Canadian-Born NHL Players Recommend Playing Box Lacrosse In The Summer To Improve Hockey Skills.
Hockey And Lacrosse Are Very Similar Sports.
Hockey players excel in lacrosse and, in turn, they become markedly better hockey players. Both hockey and lacrosse are high tempo, physical team sports that have similar elements to the game. Both sports utilize 5 players and a goalie, three periods and strategy of developing odd-man situations to create scoring opportunities.
Comparatively, lacrosse is a much less expensive sport than hockey and uses much of the same protective upper body equipment.
Hockey Players Benefit From Lacrosse By Developing:
· stick handling creativity
· creativity in tight areas
· creativity of fakes, back passes and shots
· use of both hands
· reading the play offensively
· strong, dynamic defensive tactics
· builds up strength and endurance
· prevents sport burn-out by playing a new, fast-paced sport
· increases hand-eye coordination
· teaches players to be more aware of their surroundings
· reinforces the importance of quickness and agility around the net
· leadership skills
· scoring skills are honed by shooting at smaller targets and picking corners
NHL Hockey Players Who Played Lacrosse:
Brendan Shanahan David Bolland
Brendan Smith Reilly Smith
Max Domi Nick Paul
Connor Brown Wayne Gretzky
John Tavares Steven Stamkos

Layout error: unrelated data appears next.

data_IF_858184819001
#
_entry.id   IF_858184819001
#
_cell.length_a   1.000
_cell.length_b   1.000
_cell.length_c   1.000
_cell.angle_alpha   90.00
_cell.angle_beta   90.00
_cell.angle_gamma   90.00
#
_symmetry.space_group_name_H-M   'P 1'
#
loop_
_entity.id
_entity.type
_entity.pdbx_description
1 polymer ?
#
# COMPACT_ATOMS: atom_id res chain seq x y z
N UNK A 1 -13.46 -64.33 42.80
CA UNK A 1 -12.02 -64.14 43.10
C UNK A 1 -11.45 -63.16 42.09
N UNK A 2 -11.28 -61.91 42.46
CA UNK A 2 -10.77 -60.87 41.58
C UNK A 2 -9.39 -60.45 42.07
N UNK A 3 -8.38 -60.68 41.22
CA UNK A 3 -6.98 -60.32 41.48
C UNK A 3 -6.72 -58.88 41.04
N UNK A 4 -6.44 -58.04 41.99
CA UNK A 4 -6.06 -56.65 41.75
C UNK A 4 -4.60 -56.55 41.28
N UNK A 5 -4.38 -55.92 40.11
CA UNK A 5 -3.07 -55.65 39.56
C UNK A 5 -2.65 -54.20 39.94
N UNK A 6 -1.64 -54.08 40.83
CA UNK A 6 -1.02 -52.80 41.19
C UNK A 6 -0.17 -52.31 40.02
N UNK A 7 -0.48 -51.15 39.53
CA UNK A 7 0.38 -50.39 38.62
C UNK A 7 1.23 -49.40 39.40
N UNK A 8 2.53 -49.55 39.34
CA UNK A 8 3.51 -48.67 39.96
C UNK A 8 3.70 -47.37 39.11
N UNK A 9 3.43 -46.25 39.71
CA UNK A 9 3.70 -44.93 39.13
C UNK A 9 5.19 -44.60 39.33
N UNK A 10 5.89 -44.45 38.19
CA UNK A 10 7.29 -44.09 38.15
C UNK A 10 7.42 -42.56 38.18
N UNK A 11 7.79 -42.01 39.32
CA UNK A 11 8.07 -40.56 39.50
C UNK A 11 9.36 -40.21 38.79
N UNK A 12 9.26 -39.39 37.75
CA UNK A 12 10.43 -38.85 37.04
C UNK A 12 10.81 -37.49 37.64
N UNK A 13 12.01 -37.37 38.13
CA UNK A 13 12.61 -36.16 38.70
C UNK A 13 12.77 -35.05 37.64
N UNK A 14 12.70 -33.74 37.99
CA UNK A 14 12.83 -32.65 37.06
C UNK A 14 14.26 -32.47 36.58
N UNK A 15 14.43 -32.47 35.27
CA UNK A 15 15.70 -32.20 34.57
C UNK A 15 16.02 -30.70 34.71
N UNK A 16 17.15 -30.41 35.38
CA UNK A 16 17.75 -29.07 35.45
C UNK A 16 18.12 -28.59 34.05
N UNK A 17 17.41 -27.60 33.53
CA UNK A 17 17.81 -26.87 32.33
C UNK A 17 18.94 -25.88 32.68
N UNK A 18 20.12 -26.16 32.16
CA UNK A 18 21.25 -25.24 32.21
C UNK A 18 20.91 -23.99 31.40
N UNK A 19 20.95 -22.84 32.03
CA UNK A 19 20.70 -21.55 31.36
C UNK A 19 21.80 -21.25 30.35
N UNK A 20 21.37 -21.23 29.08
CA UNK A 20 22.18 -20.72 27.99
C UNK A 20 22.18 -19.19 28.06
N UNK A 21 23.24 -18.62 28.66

Ryan Getzlaf Sean Monahan
Darnell Nurse Ben Eager
Ryan Strome Brett Ritchie
Nick Ritchie Gordie Howe
Bobby Orr Jason York
Joe Nieuwendyk Joe Sakic
Doug Gilmour Paul Coffey
Gary Roberts Paul Kariya
Rick Dudley Gary Roberts
Paul Coffey Jack Bionda
JUST TO NAME A FEW!!!!
1. What level of rep play is available?
Our rep programs begin at the paperweight division and run through to intermediate. The number of rep teams is determined by number of players and coaches available.
2. My son/daughter is bigger/smaller than most kids at his/her age or my son/daughter is very skilled/less skilled – is there an ability to move him/her up or down a division?
No. Kids must play in their age appropriate division in rep.
3. What is the cost of rep lacrosse?
If you son or daughter is chosen to play Rep Box lacrosse for Toronto Stars, there will be an additional rep fee charged (in addition to the online registration fee) to cover costs of practice time, games, tournaments, Provincial championships etc. Additional fees range from approx. $300-$450. Should your child’s team also play field lacrosse there will be an additional field fee of approx.$200
4. Do I have to pay the “Rep fees” prior to tryouts and then get a refund if my son/daughter does not make the Rep team?
No. “Rep fees” are only paid once your son/daughter makes a Rep team.
5. What do I have to do to register for tryouts?
To participate in Tryouts each player MUST be registered through the Sportsoft registration link (see registration page). Players are not permitted on the floor until registration is complete.
6. When are Rep tryouts?
Box Tryouts are expected to start late February and will be posted on our website